Reversal in Chinese Copper Exports May Signal Price Stability

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Copper prices have been on the decline this summer, depressed by reports of oversupply and, worse, an exodus of inventory from top consumer China.

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Indeed, we recently wrote about the rise of metal coming out of Shanghai bonded warehouses ending up in London Metal Exchange stocks around Southeast Asia, leading to a 60% increase in LME stocks last month.

Why Are Exports Slowing?

We speculated this was probably a result of slowing domestic demand and unwinding of financing deals. But a recent Reuters article reports that exports have slowed and imports of refined copper have picked up in China after the price plunged to 12-month lows last month.

Reuters suggests this is due to price declines taking copper into territory where investors once again feel it is oversold and, on the back of a pick-up in demand after the summer, ripe for restocking.

Source Reuters

Source: Reuters

The article states a flood of new supply will still prove too much for the copper price and 2017 will see prices remain under pressure.

Reuters may well be right, but Chinese exports were a contributing factor in recent declines and a reverse could lend support for prices, if not to rise then to stabilize around current levels, at least for the second half of 2016.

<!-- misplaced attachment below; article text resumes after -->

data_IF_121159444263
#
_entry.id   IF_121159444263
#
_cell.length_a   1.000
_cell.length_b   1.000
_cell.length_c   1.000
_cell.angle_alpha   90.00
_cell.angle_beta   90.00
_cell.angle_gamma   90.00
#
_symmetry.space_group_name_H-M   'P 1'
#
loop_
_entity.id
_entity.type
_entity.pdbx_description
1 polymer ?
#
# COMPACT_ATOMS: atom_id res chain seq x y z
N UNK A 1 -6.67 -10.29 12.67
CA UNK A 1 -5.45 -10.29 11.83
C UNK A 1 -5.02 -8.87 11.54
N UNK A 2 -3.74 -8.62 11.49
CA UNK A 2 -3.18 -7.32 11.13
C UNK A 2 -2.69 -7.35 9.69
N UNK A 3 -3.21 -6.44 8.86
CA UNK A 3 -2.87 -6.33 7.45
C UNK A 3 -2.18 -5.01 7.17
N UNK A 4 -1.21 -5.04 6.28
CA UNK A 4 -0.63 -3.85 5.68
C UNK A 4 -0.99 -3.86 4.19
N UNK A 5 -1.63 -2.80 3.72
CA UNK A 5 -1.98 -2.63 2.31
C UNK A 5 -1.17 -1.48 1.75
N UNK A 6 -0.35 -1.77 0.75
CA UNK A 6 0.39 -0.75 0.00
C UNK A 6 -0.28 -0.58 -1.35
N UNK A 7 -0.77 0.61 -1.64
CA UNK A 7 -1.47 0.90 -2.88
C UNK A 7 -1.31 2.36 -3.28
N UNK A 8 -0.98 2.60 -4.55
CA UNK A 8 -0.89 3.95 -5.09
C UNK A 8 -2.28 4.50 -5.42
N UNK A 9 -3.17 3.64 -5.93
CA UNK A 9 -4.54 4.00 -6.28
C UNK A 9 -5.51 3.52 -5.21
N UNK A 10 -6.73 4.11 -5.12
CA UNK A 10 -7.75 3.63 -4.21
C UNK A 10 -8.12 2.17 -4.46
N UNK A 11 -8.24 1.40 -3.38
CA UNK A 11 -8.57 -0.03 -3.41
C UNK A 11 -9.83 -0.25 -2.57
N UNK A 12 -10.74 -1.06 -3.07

What Does This Mean for Copper Prices?

CRU appears to agree saying slowing demand in the second half compared to the first half will carry through in to 2017 but that prices could rise from current sub $4,600 to average $4,700 in Q4, before weakening again next year to $4,500.

Local prices in China are still below global prices, meaning traders take a loss when they import metal, so a rise in imports is certainly a positive price signal. China, while remaining a net importer, is becoming a significant producer, refining metal from concentrate.

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Chinese demand also remains the chief determinant of prices, but even China — consumer of half the world’s supply — will struggle to overcome the surplus of supply next year. With little evidence to suggest Chinese demand is going pick up dramatically CRU are probably right that even if prices pick up a little in Q4 we are set for further weakness next year.

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